The ocean quahog — a species of clam that lives in the North Atlantic — likely doesn't come to mind.
But this chart by Niall McCarthy, based off data collected by Discovery News, shows an interesting point: almost all of the longest-lived animals on Earth are in the ocean. And several of them can survive for two centuries or more.
Why are these species capable of living for so incredibly long? One commonality is that in many cases, either their size (as with the bowhead whale) or some sort of external protection (the quahog or red sea urchin) makes them virtually immune to predators.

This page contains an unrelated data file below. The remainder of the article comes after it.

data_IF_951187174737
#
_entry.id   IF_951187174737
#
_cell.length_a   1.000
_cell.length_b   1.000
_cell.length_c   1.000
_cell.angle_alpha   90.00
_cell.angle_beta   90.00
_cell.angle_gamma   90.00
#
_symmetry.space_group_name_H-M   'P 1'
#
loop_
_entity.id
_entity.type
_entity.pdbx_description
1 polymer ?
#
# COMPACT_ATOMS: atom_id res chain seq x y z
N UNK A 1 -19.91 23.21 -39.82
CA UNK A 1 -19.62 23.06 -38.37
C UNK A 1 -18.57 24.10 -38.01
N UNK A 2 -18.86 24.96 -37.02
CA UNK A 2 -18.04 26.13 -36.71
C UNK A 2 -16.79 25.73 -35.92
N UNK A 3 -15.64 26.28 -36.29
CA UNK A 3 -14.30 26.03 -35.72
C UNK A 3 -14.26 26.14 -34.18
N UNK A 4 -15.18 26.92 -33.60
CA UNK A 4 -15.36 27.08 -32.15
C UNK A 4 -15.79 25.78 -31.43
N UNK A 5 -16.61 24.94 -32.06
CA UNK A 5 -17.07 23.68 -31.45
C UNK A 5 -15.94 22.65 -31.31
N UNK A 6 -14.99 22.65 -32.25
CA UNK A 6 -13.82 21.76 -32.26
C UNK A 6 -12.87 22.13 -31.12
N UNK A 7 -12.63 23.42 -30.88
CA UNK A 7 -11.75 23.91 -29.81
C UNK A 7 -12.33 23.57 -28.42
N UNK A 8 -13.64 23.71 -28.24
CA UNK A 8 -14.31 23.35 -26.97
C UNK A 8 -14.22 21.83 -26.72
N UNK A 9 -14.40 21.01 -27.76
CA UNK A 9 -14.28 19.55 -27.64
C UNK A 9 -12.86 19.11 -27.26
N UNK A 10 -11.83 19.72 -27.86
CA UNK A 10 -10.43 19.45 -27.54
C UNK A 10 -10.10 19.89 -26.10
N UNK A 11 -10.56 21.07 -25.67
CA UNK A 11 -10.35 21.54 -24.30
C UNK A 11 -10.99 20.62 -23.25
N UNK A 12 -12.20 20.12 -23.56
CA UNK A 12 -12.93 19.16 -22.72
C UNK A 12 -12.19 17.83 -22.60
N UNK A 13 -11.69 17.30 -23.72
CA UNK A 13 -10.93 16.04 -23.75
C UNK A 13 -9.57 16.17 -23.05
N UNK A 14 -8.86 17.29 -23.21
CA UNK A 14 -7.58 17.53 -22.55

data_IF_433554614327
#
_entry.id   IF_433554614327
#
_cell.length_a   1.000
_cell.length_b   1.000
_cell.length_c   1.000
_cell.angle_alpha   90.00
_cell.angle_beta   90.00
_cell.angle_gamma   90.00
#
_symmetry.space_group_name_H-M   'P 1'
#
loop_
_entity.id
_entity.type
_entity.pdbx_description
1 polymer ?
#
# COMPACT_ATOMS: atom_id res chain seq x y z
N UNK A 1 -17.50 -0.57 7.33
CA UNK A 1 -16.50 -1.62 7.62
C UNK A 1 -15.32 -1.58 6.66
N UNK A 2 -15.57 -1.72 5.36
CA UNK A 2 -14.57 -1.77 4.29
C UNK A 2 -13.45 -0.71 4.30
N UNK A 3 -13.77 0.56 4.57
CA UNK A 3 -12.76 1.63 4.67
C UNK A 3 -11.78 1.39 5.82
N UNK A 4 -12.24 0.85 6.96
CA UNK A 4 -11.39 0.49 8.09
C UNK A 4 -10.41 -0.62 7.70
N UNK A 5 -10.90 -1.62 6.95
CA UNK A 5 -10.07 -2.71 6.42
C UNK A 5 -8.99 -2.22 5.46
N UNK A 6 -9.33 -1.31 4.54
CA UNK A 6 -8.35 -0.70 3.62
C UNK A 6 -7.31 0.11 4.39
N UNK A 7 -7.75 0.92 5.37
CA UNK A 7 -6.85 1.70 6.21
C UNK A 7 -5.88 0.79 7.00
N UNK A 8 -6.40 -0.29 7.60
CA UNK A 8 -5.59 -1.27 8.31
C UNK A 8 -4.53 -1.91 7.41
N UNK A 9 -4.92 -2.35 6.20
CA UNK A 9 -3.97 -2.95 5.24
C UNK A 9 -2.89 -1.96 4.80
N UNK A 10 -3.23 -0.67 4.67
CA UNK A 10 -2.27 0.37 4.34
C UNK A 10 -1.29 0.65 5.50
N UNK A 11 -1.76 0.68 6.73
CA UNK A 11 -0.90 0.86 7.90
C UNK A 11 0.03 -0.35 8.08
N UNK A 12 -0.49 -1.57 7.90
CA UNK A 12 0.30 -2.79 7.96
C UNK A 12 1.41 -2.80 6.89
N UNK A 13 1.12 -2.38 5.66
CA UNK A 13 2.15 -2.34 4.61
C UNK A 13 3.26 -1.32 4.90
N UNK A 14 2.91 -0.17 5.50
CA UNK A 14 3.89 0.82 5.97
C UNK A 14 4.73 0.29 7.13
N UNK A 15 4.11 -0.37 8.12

"When an animal can survive for longer, there's a selection for genes that provide longevity, because they can provide a real advantage," Jay Olshanksy, a public health researcher who studies aging, told me last year for an article about the naked mole rat, a rodent that can live for up to 30 years.
When predation isn't a threat, there's a big evolutionary advantage in developing physiological systems that allow an animal to live longer — since it can mean producing more offspring — and all that investment won't get wiped out if a random predator were to come by for a meal.
When predation is a constant threat, though (as is the case for the vast majority of animals), there's no selective pressure that leads to animals evolving to live for centuries. A good analogy is a car: if you bought a junker you knew would break down in 10,000 miles, it wouldn't make sense to invest in a high-end stereo.